Dr Nicola William from Fair Play for Women commended the SCEG stating that: “this comprehensive review confirmed what we all know: sex matters in sport. That is why we have always needed a separate protection category for females and still do.”

The report in conclusion suggested that for those sports where safety and or fairness could be compromised, the individual sports could create an ‘open’ or ‘universal’ category separate to male and female.

Back in 2019 GAA President, John Horan, said in his address to Congress that protection and respect for members of the LGBTQ community involved in Gaelic Games should be a priority for the Association, and since then the GAA has strived to live up to those words by establishing a Gender Diversity Working Group.

In 2020 history was made when the first ever LGBTQ+ club Na Gaeil Aeracha (The Rainbow Gaels) was registered in Dublin. The team is however a social team which does not compete competitively and although these advances are to be welcomed, the thorny issue around transgender women playing in competitive female GAA games is one that has not yet been grappled with by the GAA. The GAA child/youth application form does require confirmation of gender and its Code of Conduct does reference bisexual or transgender (LBGT) children, though it does not reference whether trans children or transgender females can play female sports.

The GAA Inclusion policy refers to “ensur[ing] that all people irrespective of their age, gender, ability, disability, race, religion, ethnic, origin, creed, colour, nationality, social status or sexual orientation have a genuine and equal opportunity to participate in Gaelic Games at all levels and in all roles.” and under the headings ‘Responsibly’ it states that, “all those acting on behalf of the association to adhere to this policy. In pursuance of this policy the Club Executive Committee reserve the right to discipline any of its members or employees who practice any form of discrimination on the grounds of a person’s age, gender, ability, race, religion ethic origin, creed, nationality, social status or sexual orientation.”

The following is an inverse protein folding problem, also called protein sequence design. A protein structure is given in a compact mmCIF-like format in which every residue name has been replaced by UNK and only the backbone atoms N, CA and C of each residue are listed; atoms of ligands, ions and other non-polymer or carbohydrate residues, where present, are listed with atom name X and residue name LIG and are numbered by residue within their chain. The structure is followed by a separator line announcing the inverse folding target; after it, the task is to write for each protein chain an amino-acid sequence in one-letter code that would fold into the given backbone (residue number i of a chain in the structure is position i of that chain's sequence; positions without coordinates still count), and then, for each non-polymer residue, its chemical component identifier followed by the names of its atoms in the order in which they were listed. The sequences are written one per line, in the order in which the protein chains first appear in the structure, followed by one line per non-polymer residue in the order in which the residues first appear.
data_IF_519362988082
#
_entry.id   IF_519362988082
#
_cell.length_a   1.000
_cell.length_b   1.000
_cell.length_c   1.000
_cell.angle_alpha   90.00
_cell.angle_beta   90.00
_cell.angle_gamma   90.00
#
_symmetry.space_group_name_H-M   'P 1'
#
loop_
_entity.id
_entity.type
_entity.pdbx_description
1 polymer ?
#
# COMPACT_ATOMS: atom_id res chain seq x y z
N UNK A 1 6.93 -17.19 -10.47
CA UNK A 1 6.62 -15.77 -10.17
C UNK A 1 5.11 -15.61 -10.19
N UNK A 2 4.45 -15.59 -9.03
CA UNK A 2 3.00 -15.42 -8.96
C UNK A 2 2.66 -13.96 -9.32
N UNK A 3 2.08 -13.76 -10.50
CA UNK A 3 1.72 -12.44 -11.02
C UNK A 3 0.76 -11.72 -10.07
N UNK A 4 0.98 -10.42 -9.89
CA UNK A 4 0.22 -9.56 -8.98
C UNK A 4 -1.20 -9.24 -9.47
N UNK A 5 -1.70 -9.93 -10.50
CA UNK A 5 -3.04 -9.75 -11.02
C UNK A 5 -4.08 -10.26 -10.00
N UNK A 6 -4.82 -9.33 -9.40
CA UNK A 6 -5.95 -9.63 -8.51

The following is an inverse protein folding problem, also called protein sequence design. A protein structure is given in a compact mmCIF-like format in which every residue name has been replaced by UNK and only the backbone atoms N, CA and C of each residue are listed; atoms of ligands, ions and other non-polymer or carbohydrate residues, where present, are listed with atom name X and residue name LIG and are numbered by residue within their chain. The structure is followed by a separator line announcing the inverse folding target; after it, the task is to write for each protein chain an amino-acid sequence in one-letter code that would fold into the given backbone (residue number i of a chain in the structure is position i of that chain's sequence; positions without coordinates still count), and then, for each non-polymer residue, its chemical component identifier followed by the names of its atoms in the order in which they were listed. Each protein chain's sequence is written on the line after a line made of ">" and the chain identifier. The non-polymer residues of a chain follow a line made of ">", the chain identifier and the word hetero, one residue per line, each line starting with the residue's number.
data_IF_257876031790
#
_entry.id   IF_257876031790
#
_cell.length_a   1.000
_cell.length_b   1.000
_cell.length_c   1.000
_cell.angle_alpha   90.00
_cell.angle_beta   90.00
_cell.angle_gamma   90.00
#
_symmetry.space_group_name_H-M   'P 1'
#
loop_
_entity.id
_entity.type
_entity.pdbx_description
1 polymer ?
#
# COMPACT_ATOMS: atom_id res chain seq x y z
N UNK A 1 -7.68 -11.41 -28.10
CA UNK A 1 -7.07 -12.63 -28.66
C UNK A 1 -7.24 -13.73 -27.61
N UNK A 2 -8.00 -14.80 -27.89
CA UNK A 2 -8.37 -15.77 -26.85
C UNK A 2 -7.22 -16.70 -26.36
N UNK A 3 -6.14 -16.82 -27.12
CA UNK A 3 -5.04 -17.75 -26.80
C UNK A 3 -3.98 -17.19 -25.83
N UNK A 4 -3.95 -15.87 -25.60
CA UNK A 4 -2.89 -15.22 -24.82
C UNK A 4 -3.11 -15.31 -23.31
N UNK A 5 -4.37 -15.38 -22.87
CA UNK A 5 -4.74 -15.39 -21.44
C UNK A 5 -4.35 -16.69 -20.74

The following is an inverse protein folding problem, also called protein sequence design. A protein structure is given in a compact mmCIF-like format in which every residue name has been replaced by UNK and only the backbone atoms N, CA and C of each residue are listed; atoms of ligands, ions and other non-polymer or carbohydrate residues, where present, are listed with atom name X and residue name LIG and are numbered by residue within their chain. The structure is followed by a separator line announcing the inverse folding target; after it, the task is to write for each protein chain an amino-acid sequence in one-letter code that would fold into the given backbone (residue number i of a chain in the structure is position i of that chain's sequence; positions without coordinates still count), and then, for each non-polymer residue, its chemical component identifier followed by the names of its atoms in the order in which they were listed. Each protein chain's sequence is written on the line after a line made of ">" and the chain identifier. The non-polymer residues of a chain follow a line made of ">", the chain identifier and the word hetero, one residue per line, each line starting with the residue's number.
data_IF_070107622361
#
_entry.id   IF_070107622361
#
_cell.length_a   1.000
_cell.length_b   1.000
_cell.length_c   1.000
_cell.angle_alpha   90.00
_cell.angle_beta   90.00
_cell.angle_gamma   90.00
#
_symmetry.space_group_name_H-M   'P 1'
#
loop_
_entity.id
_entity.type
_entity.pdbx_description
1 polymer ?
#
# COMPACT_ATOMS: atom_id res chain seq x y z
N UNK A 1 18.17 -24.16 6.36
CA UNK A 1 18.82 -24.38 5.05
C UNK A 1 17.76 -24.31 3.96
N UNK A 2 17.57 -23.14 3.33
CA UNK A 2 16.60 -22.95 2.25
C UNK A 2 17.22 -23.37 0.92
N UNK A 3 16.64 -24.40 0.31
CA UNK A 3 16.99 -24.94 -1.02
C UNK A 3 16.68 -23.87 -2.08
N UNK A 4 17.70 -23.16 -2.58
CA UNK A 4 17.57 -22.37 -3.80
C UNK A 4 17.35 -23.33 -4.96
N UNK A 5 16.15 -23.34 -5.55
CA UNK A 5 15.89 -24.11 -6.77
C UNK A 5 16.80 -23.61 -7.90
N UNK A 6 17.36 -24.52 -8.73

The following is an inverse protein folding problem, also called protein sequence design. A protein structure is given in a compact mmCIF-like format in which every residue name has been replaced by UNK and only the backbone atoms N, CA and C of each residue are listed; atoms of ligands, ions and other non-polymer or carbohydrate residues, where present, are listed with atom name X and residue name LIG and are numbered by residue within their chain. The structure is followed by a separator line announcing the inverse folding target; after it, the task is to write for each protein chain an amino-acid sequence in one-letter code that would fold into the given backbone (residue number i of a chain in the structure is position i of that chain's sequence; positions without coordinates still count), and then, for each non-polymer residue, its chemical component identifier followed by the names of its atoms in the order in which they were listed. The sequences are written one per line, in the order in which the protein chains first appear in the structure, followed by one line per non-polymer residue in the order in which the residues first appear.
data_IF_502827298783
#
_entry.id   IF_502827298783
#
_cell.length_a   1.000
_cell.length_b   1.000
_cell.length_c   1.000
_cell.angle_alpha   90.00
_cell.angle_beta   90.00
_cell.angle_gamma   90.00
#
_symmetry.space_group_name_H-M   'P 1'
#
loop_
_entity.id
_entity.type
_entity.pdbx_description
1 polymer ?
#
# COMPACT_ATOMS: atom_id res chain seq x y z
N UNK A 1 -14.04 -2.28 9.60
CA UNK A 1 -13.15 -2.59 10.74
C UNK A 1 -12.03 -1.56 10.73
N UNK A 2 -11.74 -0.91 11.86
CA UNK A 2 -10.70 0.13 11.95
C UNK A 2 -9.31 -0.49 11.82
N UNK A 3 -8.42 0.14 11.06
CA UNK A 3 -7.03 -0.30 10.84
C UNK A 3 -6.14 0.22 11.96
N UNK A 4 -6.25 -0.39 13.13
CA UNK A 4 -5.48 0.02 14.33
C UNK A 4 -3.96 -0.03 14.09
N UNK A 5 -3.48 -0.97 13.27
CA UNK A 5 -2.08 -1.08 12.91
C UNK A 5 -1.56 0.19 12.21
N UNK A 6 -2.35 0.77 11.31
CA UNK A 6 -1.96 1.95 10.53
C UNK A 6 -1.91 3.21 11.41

So if a club member refuses to allow a transgender female to participate in female Gaelic games would the club committee have to discipline that member? The Diversity and Inclusion in the GAA document does refer to the Transgender Equality Network Ireland website and provides a link, but again it does not set out the GAA’s position. A question around the participation of transgender females in female Gaelic games has been posed to Geraldine McTavish the GAA’s National Diversity & Inclusion Office noting that a response is awaited.

The topic remains highly controversial and is likely that the powers that be within the GAA don’t want to openly address the issue or scenario until it absolutely has to and that day is coming and it is coming soon.

The various reports completed by the SCEG have provided the basis for a way forward but I think it is time that the GAA came out and provided clear guidance on the issue for all involved, primarily those who have or are thinking about transitioning and want to still play Gaelic games and those female athletes that compete at present and want to continue to do so on a fair basis. Providing clear and transparent parameters will steer the GAA away from becoming involved in dog whistle controversy and will provide the necessary guidance for all involved.

Addressing the issue now as opposed to awaiting for a crisis to engulf the Association must be the order of the day.

The GAA can provide leadership in this arena, continuing its inclusive mantra and avoiding accusations of being mercurial in today’s world of Trumpian and Johnsonian rhetoric.